I spent last Friday night at a 4th grade poetry slam.

I wasn’t sure I wanted to go. As the mother of a first grader I know that sometimes parents and teachers simply have to smile widely and clap loudly so that our kids will feel supported even when their skills make us want to cover our ears and look for aspirin. But the teacher, Eric Thomas, had been asking me for months to come to Trenton, NJ and check out the students at Stokes Elementary School. His enthusiasm convinced me I should attend. I was not disappointed.

The Stokes students did not recite the lofty words of other writers; instead they composed their own verse. In language that was precise, compelling, inspiring, and sometimes heartbreaking these 9 and 10-year-old children presented a surprisingly mature critique of our nation. They employed not only poetry but also drumming and dance to craft a unique and coherent vision of the world from the perspective of working class black children living and learning in an American city.

I was struck that the students had both far-ranging global analysis – much of the verse focused on global warming and environmental degradation – and a perspective on more immediate concerns about violence, poverty, and drugs in their own communities.

These students spoke about historic black political leaders like Martin Luther King, Jr. and Malcolm X, and they spent time reflecting on how inspired they felt by President Barack Obama. They called their elders to task for setting poor examples, and held themselves accountable for sticking to schoolwork and staying out of trouble.

At the end of their performance my applause were genuine. I was impressed. But beyond my appreciation for these extraordinary students, the performance reinforced several lessons about education.

I was reminded of how important it is to listen to young people. I know many adults who want to contribute to our communities and think the best thing they can do is go into schools and talk to young people. While role modeling and inspiring lectures are important, Friday night’s poetry slam reinforced my belief that what young people need most is to have someone listen to them rather than talk to them. I appear on television, write editorials, and give dozens of public lectures, but this teacher did not invite me to talk to his kids; he invited me to listen to his kids.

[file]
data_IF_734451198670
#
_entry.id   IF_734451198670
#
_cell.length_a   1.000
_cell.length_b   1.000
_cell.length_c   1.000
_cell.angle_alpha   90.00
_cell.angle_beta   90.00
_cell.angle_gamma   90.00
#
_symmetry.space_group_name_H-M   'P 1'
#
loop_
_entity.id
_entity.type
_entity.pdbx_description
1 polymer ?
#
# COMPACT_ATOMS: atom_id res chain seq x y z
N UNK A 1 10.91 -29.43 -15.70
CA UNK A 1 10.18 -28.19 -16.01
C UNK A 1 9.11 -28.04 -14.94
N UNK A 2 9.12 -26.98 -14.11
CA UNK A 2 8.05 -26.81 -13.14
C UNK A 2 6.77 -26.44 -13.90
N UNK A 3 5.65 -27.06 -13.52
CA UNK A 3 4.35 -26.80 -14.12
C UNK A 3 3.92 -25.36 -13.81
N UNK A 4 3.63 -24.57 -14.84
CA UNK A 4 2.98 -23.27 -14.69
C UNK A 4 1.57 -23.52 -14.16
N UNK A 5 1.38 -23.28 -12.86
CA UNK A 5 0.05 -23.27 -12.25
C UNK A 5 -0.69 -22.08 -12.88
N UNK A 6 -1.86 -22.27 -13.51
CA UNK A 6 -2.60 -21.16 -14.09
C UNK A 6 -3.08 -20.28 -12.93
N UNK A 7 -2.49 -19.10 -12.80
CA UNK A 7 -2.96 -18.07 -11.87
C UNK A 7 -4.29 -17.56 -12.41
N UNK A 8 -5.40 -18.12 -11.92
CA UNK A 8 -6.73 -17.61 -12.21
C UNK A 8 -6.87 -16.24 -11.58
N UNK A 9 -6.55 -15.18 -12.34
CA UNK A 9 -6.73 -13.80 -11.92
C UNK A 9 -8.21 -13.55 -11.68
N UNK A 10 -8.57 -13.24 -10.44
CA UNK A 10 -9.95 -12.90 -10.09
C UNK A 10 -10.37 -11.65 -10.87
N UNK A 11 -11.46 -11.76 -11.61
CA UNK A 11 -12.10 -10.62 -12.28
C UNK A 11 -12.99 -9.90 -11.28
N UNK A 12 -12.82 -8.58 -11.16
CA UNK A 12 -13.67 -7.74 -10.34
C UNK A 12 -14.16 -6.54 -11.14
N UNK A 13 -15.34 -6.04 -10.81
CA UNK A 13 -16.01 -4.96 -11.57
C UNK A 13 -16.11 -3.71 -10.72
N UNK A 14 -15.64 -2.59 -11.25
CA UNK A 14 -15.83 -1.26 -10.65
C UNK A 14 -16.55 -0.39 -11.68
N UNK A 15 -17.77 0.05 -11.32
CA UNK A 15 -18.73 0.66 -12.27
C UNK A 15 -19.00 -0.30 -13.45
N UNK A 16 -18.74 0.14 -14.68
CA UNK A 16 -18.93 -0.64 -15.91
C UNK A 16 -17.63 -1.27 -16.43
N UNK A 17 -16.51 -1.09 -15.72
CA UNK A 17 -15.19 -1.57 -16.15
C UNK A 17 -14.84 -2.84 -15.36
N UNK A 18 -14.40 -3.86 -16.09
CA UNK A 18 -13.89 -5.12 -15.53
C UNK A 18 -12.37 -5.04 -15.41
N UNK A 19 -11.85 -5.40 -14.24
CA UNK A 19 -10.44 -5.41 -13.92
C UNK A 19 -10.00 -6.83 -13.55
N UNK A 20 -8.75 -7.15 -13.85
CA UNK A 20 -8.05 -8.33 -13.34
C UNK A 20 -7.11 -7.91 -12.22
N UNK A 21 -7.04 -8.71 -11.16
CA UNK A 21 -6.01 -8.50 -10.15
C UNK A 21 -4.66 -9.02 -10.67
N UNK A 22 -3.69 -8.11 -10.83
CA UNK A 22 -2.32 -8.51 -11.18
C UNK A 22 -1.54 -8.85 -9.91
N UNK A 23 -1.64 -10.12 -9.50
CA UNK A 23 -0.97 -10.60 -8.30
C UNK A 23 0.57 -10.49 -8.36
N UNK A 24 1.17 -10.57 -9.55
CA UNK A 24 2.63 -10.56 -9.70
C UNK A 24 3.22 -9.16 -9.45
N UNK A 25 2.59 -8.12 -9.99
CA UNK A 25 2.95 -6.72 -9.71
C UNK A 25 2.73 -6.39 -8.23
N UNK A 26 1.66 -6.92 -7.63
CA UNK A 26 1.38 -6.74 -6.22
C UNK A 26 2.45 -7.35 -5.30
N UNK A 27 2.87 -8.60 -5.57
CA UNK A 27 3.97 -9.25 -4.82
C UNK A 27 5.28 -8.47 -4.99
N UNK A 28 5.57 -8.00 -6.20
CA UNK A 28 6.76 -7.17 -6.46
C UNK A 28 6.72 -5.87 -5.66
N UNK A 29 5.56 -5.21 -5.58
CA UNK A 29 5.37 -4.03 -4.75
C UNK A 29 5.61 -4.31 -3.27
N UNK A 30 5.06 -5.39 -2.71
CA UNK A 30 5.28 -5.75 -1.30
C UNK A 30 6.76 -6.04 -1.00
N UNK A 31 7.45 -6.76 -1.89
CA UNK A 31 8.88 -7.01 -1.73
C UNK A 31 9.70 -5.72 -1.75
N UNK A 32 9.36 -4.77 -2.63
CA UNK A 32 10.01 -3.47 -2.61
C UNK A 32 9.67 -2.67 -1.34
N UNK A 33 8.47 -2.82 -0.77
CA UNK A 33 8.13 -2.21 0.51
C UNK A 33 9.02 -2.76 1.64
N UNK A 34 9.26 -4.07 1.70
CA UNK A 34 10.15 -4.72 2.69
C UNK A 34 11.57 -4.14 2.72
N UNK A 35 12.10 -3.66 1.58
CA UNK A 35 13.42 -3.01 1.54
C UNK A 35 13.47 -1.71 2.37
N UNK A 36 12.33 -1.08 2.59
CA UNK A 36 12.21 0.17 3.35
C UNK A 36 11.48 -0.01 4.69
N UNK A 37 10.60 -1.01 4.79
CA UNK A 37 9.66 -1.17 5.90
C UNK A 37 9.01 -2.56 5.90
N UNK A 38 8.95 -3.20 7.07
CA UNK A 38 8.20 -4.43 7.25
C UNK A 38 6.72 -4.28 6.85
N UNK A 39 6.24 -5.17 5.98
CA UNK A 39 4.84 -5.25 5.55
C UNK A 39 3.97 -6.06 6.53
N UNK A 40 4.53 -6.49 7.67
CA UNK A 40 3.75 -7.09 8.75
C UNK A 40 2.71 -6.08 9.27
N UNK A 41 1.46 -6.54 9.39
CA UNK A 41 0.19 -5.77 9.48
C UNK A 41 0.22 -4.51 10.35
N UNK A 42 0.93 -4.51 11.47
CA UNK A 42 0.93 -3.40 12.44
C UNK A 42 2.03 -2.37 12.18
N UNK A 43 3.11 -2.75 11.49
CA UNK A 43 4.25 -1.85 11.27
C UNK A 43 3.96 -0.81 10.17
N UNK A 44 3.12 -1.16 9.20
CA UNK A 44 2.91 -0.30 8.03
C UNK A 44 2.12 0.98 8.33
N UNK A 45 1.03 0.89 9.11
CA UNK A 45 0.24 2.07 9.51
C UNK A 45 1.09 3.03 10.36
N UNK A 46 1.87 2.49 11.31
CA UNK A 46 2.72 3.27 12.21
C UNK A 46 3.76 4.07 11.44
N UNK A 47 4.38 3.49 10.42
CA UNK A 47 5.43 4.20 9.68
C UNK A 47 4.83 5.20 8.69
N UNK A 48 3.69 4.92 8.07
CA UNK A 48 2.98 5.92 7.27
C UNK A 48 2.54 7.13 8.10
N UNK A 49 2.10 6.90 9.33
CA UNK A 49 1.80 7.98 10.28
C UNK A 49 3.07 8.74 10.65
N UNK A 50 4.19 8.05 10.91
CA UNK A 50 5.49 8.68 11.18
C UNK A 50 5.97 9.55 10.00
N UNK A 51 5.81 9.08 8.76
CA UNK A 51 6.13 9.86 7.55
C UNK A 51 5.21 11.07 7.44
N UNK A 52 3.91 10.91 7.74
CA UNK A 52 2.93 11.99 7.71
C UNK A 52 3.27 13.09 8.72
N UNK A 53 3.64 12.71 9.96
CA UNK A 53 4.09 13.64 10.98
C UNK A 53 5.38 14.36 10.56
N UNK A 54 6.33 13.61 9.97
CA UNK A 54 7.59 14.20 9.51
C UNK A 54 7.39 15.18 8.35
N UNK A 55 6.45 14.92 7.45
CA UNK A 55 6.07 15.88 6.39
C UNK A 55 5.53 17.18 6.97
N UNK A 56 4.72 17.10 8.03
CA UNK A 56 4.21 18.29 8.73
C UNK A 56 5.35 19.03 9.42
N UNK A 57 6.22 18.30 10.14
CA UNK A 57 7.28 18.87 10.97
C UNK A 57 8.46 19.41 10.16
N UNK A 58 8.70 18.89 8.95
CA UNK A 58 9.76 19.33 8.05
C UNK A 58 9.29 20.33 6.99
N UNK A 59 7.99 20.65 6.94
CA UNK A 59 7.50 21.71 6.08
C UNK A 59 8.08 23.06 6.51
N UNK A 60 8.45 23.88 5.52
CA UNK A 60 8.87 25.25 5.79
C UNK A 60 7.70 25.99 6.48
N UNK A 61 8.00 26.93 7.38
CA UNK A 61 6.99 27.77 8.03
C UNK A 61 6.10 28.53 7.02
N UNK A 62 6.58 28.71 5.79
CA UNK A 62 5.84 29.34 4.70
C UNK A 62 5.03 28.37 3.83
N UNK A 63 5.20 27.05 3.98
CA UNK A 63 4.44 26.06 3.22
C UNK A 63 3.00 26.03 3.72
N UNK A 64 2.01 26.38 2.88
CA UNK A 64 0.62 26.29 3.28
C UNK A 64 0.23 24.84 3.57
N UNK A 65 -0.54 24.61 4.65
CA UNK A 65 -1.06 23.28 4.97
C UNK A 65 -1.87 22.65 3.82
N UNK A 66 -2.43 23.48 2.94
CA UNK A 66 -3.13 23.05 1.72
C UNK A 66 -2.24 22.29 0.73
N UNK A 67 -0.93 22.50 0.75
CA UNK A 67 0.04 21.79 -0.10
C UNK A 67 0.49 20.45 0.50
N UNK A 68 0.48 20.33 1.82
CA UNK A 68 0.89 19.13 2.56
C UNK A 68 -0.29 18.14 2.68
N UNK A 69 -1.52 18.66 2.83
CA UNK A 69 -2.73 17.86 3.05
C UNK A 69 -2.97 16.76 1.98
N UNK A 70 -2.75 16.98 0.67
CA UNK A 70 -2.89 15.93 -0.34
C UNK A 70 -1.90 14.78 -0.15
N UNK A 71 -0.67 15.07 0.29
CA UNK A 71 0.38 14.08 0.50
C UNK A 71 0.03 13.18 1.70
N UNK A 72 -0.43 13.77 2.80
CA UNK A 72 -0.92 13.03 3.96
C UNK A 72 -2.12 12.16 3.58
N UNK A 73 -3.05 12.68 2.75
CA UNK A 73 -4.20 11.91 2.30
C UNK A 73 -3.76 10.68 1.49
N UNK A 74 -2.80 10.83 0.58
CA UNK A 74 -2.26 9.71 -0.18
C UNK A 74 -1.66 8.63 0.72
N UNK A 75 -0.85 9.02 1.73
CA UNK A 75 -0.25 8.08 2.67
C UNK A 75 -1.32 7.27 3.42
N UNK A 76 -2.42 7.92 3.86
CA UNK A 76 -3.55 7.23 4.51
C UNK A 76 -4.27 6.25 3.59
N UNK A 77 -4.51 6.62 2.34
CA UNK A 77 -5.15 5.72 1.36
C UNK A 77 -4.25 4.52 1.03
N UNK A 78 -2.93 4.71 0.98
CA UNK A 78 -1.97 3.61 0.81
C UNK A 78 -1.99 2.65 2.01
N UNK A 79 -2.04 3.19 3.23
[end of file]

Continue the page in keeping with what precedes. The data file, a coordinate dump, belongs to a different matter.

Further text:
I think it is particularly important to listen to young people who, because of race, poverty, or language, are often marginalized in public discourse. We have a tendency to make policy on behalf of these youth without asking them what they think or what ideas they have about their needs or the solutions to the problems they face. Often times we silence children “for their own good” rather than giving them a chance to creatively and openly explore their own ideas.

I believe we need more opportunities for youth to be the experts, more chances for young people to set the agenda, and more opportunities for students to be the teachers. The pride and sense of accomplishment in these students was palpable because they had taken ownership of the performance. Students learn as much from having a voice as by listening to the voices of others.

The event also reinforced my commitment to arts education. Our national economic meltdown means school districts across the country are facing budget crises. In this atmosphere it is seductive to cut the arts first. Kids don’t need performing and visual arts, the argument goes, they need math and reading. This argument is especially likely to affect urban schools that serve poorer populations. It is seductive to sacrifice creative opportunities for basic skills training, but it is a mistake to do so.

Our country and our world need the arts more than ever. We need a generation of young people capable of non-violent self-expression who are sensitive to difference and capable of innovation and creative problem solving. I found the fourth graders at Stokes Elementary were more challenging, relevant, analytic, and careful than most cable news pundits.

Many of these students may have been unable to write a perfect five paragraph essay, but each of them was able to express important ideas through free verse, music, and dance.

The program at Stokes Elementary is not part of the school’s regular curriculum. It is a project endowed by Young Audiences, a New Jersey foundation supporting arts education in the schools. The work they do is phenomenal, but it cannot fill all the gaps and reach all the children who need it. Parents, educators, and communities will have to mobilize to save and restore the arts in our schools.

The challenges that these students face are real and daunting. Despite their glorious hearts and gifted minds many of these young people will be targeted by gangs, by police, and by premature sexual pressure. They live in neighborhoods with few jobs and plenty of drugs.

Many of their families have inadequate housing, insufficient health care, and few chances for economic advancement. It is easy to dismiss the necessity of arts education for kids facing such tough circumstances, but these are precisely the students in most urgent need of the arts.

Through the arts young people learn to imagine new possibilities for themselves and their communities. They learn to engage as full members of these communities with something positive to contribute, right now, in this moment, not waiting until after years of professional training.

In short, arts education is a training ground for participatory democracy.


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